Five Tips to Build Loyalty with Cruise Clients
Seabourn Senior Vice President of Global Marketing & Sales, Chris Austin recently spoke at the second annual Travel MarketPlace in Vancouver, British Columbia. Thanks to Travel Market Report writer Daniel McCarthy who captured Chris' presentation in his article "Five Tips to Build Loyalty with Cruise Client's," we can share his insights in the full article with you.
Loyalty is an allegiance. The same way people have loyalty to sports teams, to restaurants, to pets, people will have loyalty to you as an advisor and the most successful advisors are the ones who can make the kind of relationships that will return clients over and over again, according to Seabourn's executive vice president of global sales Chris Austin.
"Attracting a new client will cost you five times as much as keeping an existing one," he told attendees. "Increasing client retention rates by five percent can increase profits by between 25 percent and 95 percent."
Austin joined attendees at the second annual Travel MarketPlace in Vancouver last week to pass along some of his knowledge on what advisors can do to keep clients coming back over and over again. Here are some of Austin's tips for driving that client loyalty:
Keep on surprising and always be willing to do more.
"There's lots of things you can do to surprise clients and maybe it's as simple as if you're home based you offer to take a cruise catalogue to them or meet them for a coffee to learn more about them and then match the right vacation brand to the right client. Doing things for them that they didn't expect you to do," he said.
- Connect with your clients' passion points.
Particularly when trying to court luxury clients from other segments of the travel industry—most notably when converting luxury land lovers—connecting to what drives your clients' travel decisions will help. "When you connect with the passion points of your client it allows you to start a conversation much more meaningfully," he said. Whether they're foodies or interested in wellness, knowing that will give advisors a hint as to what their primary reason behind traveling is. For those foodies share that you can book them with Seabourn where they will enjoy dining experiences with no up charges and experience a Thomas Keller restaurant, from the most highly recognized chef in North America.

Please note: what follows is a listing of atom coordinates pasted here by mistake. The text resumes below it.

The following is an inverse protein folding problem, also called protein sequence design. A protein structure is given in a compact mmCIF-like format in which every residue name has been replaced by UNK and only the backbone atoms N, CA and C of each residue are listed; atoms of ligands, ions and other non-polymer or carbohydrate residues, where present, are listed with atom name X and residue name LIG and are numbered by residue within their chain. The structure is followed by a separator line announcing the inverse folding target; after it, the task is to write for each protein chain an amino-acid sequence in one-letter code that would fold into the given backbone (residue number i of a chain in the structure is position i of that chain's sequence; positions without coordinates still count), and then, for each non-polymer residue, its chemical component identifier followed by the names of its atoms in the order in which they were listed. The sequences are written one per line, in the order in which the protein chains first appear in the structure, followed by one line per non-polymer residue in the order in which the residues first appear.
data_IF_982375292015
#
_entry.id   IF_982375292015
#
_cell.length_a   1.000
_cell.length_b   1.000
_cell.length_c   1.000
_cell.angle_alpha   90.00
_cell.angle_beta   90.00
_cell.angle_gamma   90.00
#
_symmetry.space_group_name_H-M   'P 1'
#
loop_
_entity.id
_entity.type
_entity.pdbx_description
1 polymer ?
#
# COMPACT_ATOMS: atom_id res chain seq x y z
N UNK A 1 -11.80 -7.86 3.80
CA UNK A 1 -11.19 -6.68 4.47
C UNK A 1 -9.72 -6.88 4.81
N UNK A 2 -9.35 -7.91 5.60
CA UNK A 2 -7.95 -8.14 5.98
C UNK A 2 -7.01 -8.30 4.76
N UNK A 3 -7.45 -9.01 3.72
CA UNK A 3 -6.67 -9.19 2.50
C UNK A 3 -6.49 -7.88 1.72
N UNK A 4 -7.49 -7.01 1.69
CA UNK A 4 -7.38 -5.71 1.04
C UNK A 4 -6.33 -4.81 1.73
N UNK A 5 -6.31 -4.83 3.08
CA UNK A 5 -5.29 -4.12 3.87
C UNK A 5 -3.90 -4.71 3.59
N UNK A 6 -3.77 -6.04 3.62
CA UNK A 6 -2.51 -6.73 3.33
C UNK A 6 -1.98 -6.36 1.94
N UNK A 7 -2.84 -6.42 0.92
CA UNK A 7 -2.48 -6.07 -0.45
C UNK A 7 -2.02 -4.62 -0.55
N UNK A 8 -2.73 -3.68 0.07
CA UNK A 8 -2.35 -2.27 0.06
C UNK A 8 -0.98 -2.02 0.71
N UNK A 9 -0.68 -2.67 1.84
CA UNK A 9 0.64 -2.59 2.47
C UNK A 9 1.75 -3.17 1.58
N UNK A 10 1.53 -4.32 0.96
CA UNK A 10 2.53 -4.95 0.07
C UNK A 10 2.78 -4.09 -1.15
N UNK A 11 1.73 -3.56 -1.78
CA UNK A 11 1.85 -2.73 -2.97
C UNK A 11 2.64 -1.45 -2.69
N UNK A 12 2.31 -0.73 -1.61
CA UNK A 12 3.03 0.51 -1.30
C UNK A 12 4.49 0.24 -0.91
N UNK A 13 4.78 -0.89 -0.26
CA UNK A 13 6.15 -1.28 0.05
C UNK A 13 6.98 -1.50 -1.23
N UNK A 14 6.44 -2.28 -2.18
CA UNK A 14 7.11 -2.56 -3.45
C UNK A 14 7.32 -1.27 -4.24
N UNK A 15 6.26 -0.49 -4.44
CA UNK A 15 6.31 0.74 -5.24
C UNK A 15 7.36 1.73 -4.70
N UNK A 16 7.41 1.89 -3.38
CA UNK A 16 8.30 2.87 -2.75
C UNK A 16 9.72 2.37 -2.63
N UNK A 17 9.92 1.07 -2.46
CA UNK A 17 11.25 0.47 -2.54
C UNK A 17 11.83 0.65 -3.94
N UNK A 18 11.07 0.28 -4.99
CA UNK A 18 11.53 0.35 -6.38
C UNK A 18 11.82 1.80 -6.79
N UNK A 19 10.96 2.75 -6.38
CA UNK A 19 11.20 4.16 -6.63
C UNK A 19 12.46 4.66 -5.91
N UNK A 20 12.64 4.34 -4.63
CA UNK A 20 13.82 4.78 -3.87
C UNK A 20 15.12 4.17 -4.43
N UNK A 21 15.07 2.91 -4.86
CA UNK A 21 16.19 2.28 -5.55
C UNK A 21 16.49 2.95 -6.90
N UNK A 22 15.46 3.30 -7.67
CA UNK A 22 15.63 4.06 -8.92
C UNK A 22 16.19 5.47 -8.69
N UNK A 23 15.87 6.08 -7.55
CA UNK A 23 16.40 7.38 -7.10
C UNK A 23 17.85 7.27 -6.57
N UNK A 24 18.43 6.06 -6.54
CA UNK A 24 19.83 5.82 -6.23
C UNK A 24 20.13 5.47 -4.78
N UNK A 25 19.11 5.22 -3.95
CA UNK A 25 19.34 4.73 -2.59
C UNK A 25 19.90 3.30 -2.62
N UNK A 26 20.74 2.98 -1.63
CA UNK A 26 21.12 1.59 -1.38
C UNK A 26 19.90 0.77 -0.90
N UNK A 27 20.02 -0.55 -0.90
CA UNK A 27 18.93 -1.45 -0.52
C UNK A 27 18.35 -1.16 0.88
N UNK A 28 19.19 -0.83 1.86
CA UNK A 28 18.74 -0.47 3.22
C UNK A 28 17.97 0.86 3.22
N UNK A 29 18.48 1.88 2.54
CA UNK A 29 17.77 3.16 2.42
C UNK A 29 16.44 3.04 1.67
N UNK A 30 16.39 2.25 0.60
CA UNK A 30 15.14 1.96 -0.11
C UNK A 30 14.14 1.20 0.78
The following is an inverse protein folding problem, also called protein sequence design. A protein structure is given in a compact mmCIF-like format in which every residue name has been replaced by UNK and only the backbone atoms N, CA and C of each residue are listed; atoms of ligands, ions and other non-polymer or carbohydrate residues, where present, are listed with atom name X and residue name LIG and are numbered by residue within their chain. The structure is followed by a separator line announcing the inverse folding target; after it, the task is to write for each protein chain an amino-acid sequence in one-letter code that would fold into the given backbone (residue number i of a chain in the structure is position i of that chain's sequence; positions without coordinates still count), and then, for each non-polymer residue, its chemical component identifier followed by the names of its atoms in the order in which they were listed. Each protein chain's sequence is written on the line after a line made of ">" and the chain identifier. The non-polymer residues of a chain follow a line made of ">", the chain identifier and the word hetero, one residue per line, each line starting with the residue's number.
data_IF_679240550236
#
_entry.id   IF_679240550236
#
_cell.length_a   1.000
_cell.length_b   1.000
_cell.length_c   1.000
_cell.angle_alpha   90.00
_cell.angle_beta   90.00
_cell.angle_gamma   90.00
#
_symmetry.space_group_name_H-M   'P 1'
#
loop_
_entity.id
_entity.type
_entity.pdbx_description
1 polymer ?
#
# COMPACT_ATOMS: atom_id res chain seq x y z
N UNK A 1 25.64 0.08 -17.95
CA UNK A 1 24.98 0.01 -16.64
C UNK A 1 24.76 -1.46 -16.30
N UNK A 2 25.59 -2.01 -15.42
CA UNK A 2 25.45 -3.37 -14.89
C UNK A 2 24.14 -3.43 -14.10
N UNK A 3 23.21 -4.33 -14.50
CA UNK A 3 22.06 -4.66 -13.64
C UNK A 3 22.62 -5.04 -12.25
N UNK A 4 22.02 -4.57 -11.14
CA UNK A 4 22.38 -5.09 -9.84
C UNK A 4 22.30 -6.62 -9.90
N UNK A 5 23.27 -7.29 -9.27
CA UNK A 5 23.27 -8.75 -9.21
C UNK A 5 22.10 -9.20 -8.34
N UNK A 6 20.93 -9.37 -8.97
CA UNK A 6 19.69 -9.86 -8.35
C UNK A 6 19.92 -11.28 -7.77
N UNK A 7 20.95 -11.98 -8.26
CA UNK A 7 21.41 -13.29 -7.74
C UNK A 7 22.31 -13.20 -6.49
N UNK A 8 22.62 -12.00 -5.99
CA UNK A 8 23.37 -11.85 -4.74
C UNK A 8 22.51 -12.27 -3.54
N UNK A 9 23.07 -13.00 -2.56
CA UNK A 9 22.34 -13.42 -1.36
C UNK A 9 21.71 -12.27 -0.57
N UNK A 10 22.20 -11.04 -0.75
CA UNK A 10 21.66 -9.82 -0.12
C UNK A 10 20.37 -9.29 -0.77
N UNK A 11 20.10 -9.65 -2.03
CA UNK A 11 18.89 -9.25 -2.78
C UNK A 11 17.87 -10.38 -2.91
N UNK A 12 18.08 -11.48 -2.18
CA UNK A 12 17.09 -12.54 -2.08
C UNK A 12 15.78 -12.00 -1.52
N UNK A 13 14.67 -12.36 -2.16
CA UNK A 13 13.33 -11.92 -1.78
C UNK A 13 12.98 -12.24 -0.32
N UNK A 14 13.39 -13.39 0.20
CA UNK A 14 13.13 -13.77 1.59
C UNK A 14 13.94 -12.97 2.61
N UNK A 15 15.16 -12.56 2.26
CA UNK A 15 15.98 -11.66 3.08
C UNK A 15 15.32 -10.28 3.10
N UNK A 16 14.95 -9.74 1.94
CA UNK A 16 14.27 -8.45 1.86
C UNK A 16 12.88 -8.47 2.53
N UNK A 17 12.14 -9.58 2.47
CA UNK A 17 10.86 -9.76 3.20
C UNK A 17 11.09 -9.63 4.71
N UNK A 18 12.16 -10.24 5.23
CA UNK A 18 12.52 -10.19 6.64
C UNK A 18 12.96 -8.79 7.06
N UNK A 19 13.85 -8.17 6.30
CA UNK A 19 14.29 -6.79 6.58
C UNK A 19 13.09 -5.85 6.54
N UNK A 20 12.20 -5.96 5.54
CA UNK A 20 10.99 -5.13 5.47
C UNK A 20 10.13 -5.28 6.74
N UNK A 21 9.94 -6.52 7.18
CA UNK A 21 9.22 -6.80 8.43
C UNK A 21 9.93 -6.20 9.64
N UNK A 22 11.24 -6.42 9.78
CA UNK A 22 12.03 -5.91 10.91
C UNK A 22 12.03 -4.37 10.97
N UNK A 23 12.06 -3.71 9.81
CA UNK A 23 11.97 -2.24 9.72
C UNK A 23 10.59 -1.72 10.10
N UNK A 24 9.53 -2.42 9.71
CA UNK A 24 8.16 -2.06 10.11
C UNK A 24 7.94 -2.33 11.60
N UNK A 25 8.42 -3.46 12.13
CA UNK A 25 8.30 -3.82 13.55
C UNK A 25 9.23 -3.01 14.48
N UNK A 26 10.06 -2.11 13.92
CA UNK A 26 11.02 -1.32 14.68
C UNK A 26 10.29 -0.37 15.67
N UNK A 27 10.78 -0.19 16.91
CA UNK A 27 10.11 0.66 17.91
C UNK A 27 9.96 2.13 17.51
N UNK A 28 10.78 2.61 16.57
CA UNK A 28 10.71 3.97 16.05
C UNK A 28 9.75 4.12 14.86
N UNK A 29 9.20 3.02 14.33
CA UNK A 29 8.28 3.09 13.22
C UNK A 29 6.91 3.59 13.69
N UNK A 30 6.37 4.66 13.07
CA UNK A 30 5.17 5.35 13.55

- Tell stories.
Along the lines of what another Travel MarketPlace speaker told attendees, Austin stressed the importance of storytelling, calling it a "powerful" tool for advisors. "Maybe have a few stories ready to tell, don't be too rehearsed, speak from your personal knowledge, don't embellish, keep to the facts and have fun sharing your stories too," he said.
- Know your clients' buying habits.
If you know who your most profitable clients are and which stage of the buying cycle they are at, you'll be best positioned to serve them, Austin said. Rank your clients into most profitable and focus on those first. Then identify what lifetime events they will be celebrating now and into the future, think of milestone anniversaries. If you identify a client is going to celebrate their 50th birthday for example in 4 years start sowing the seeds, celebrate with a Seabourn voyage, and propose they start planning and saving.
- Increase your attachment rate for booking additional trip components.
Adding a pre or post hotel on a sailing not only increases an advisor's compensation, but it will also increase the experience for the client and help drive loyalty. "It will drive loyalty beyond reason because it creates a better experience and peace of mind. Putting a pre or post hotel onto a cruise increases your compensation but it also increases the experience for the guests," he said.
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